Figure 3
Figure 3:
GAB1 natively regulates autophagy. (A) HUVECs were treated with either control siRNA (siControl) or GAB1-targeting siRNA (siGAB1) for 48 h, followed by treatment of HBSS for 6 h for the induction of autophagy presented with or without BAF. Cell lysates were harvested to examine the protein levels of GAB1 (using anti-GAB1 antibody), LC3I/II, and β-actin by Western blotting. (B) HeLa cells were transiently transfected with control or GAB1 expression vector control for 24 h, followed by the treatment as mentioned above. Western blotting was performed and analyzed as mentioned above. (C) Protein levels of LC3II were quantitated by densitometric analysis using Image J normalized to β-actin and presented as fold changes compared with the control group. siControl vs. siGAB1 in HBSS− and BAF−; siControl vs. siGAB1 in HBSS+ and BAF−; siControl vs. siGAB1 in HBSS+ and BAF+. (D) Protein levels of LC3II were quantitated by densitometric analysis using Image J normalized to β-actin and presented as fold changes compared with the control group. Control vs. GAB1 in HBSS− and BAF−; Control vs. GAB1 in HBSS+ and BAF−; Control vs. GAB1 in HBSS+ and BAF+. ASO: Arteriosclerosis obliterans; BAF: Bafilomycin A1; DAPI: 4′,6-Diamidino-2-phenylindole; GAB1: GRB2 associated binding protein 1; GAPDH: Glyceraldehyde-3-phosphate dehydrogenase; HBSS: Hank balanced salt solution; HUVEC: Human umbilical vein endothelial cells.

GAB1 regulates autophagy through stress-activated protein kinase pathway

Autophagy is upregulated in response to extra- or intracellular stress, such as starvation, growth factor deprivation, ER stress, and pathogen infection. Several stress-activated protein kinase pathways, such as mTOR1, JNK, Akt, and Erk have been demonstrated to play a key role in regulating autophagy upon those stimulations.[17–20] As an adapt protein, GAB1 served as an upstream of those signaling. Here, we demonstrated that the phosphorylation levels of JNK and p38 were significantly increased in ASO intima compared with control (0.54 vs. 2.67, t = 16.3, P < 0.05) [Figure 4A]. Meanwhile, the phosphorylation levels of Akt and ERK1/2 remained unchanged. Furthermore, we found that the p-p38 and p-JNK levels were significantly associated with gain- and loss-of-function of GAB1 protein [Figures 4B and 4C]. The p38 inhibitor (SB203580) attenuated host autophagy at basal condition by demonstrating the up-regulation of p62. However, the autophagic flux did not affect by the reduction of p62 in the Bafilomycin (BAF) + HBSS group, suggesting inactivation of p38 may only play a role in attenuating autophagy under normal conditions (0.70 vs. 1.38, 0.61 vs. 0.58, and 0.94 vs. 0.92) [Figures 4E and 4G]. On the other hand, we found that JNK inhibitor (SP600215) led to an up-regulation of p62 in normal condition, HBSS group and BAF+HBSS group (0.72 vs. 1.01, 0.56 vs. 0.73, and 0.71 vs. 0.82) [Figures 4D and 4F], indicating that JNK can positively activate basal autophagy and autophagic flux. Taken all together, our results suggest that the JNK pathway may play an important role in the loss of GAB1 induced VEC autophagy.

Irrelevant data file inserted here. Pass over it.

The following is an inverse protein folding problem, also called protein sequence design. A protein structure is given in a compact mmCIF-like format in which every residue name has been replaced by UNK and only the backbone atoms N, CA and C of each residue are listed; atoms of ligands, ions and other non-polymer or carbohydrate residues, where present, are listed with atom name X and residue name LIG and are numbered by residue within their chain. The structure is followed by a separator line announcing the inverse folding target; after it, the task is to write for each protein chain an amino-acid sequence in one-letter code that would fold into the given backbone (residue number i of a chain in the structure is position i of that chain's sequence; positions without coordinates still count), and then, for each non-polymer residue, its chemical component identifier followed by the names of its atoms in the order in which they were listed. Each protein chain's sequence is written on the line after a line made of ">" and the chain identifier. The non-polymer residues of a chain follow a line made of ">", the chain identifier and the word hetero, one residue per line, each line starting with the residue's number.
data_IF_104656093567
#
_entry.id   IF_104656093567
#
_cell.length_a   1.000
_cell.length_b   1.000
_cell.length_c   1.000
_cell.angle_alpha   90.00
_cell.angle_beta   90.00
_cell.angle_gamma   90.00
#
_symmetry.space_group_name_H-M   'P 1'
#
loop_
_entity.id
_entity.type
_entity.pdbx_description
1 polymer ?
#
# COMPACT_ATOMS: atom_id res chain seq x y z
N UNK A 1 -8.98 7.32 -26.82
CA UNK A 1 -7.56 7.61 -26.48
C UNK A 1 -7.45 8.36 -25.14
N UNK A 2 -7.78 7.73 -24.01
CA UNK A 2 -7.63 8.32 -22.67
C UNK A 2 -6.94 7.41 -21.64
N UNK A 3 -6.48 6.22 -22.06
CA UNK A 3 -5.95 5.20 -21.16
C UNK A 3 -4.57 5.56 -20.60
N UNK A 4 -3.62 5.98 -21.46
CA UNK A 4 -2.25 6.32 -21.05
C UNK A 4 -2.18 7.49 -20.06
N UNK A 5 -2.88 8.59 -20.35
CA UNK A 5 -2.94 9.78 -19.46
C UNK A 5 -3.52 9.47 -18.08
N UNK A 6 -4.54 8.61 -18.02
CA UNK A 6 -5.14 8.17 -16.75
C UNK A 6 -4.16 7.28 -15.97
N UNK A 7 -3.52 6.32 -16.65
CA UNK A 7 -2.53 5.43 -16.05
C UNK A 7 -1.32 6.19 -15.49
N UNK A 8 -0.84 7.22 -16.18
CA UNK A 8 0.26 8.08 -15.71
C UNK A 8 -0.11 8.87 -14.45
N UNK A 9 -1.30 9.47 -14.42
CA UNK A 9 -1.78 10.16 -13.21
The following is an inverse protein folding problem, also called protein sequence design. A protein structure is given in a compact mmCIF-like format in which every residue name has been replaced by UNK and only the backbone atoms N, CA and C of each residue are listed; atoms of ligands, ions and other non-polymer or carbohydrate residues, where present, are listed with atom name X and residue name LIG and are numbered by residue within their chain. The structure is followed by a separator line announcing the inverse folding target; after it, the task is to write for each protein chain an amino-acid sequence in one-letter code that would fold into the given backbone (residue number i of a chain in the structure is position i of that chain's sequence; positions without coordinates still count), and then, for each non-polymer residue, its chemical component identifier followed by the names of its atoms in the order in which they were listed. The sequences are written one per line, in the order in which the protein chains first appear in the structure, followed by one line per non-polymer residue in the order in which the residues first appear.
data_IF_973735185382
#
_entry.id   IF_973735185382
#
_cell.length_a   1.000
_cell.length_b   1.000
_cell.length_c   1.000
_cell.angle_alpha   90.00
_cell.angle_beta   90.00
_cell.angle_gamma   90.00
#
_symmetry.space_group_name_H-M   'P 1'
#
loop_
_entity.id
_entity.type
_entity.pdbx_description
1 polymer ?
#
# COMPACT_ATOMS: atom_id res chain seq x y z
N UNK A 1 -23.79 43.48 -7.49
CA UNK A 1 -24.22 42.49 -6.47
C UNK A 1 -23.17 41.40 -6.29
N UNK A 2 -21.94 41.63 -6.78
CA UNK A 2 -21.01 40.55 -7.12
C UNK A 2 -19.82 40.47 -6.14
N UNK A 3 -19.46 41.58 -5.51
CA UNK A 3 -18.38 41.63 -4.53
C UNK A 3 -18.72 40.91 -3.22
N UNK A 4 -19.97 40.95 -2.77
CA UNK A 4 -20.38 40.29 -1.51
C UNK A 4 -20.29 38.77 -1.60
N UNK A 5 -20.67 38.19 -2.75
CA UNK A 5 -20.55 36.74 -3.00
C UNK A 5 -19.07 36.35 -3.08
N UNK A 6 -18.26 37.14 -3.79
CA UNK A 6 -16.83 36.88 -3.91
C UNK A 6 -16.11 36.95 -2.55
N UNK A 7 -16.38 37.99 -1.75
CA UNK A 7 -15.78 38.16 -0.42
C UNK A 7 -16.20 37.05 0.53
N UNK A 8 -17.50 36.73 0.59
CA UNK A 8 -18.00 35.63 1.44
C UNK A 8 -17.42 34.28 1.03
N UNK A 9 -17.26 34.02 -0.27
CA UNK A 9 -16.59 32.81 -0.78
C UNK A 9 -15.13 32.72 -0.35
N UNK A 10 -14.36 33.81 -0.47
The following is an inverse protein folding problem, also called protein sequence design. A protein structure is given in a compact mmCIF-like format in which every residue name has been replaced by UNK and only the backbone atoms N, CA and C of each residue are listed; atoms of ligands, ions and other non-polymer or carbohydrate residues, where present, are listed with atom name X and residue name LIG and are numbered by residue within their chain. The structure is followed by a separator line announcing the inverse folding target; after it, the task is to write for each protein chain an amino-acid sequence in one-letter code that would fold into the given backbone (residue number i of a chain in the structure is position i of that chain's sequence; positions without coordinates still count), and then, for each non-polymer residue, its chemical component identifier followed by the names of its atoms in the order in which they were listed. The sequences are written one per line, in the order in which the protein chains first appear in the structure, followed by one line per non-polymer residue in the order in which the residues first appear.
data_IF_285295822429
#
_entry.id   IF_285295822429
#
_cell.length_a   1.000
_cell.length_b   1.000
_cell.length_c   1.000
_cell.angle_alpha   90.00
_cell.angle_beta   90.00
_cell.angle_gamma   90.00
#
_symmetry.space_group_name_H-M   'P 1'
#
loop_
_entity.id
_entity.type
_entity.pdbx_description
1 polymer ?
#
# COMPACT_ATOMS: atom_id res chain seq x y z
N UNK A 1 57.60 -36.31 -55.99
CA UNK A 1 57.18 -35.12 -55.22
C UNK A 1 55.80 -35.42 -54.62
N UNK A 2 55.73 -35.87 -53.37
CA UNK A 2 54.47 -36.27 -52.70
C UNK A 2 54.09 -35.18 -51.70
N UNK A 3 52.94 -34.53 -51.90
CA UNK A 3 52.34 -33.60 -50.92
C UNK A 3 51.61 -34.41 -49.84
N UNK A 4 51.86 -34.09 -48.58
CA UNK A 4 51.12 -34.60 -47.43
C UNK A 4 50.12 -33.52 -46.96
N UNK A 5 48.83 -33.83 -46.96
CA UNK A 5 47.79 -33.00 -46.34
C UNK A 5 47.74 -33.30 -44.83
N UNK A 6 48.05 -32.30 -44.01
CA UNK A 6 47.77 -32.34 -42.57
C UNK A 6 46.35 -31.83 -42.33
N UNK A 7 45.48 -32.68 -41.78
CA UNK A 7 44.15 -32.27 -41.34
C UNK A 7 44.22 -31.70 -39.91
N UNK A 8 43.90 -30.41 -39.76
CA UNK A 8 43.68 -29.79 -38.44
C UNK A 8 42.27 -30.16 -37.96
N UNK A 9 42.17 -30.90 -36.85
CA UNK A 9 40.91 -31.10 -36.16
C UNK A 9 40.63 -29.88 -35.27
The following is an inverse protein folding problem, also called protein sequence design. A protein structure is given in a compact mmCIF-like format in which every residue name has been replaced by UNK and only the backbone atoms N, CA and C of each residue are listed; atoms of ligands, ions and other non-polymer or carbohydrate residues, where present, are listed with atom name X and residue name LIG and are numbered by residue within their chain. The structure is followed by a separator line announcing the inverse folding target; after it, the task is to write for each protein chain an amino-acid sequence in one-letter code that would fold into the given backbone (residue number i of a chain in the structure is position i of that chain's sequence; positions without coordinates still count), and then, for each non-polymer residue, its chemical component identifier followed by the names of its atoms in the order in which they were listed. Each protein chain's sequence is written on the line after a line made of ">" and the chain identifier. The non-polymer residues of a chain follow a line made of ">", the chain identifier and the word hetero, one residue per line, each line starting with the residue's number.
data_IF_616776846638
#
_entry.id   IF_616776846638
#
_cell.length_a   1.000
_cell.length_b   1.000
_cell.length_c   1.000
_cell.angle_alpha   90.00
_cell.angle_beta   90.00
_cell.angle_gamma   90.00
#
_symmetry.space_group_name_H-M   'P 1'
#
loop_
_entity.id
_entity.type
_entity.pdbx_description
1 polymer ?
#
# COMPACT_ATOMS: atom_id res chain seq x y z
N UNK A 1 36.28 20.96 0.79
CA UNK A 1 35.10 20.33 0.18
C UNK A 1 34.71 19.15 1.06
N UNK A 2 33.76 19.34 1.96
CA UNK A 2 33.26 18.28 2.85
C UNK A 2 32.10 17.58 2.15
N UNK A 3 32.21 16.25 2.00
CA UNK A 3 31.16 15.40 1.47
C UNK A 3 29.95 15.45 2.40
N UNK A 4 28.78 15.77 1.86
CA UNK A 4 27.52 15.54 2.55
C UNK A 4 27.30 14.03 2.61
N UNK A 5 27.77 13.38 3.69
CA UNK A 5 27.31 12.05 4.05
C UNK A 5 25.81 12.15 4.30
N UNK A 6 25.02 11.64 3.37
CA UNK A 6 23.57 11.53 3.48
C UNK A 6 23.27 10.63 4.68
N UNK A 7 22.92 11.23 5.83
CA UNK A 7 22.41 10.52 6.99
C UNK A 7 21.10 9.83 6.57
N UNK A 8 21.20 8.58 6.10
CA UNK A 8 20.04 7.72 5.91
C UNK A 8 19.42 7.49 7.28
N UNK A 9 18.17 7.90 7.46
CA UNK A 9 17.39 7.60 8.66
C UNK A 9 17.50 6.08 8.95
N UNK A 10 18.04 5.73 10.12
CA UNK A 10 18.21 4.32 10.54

Figure 4
Figure 4:
Stress-activated protein kinase pathway was involved in GAB1-mediated autophagy. (A) The tissue lysates were harvested as mentioned above to examine the protein levels of p-JNK, p-p38, p-Akt, p-ERK1/2, and β-actin by Western blotting. (B) HUVECs were treated with either control siRNA (siControl) or GAB1-targeting siRNA (siGAB1) for 48 h. (C) HeLa cells were transiently transfected with control or GAB1 expression vector control for 24 h, cell lysates were harvested to examine the protein levels of GAB1, p-p38, p-JNK, and β-actin by Western blotting. HUVEC with either (D) JNK inhibitor (SP600215) or (E) p38 inhibitor (SB203580) for 24 h, followed by treatment of HBSS for 6 h for the induction of autophagy presented with or without BAF. Cell lysates were harvested to examine the protein levels of GAB1, LC3I/II, and β-actin by Western blotting. (F) Protein levels of p62 were quantitated by densitometric analysis using Image J normalized to β-actin and presented as fold changes compared with the control group. control vs. p38 inhibitor in HBSS− and BAF−; control vs. p38 inhibitor in HBSS+ and BAF−; control vs. p38 inhibitor in HBSS+ and BAF+. (G, F) Protein levels of p62 were quantitated by densitometric analysis using Image J normalized to β-actin and presented as fold changes compared with the control group. control vs. JNK inhibitor in HBSS− and BAF−; control vs. JNK inhibitor in HBSS+ and BAF−; control vs. JNK inhibitor in HBSS+ and BAF+. ASO: Arteriosclerosis obliterans; BAF: Bafilomycin A1; DAPI: 4′,6-Diamidino-2-phenylindole; GAB1: GRB2 associated binding protein 1; GAPDH: Glyceraldehyde-3-phosphate dehydrogenase; HBSS: Hank's balanced salt solution; HUVEC: Human umbilical vein endothelial cells.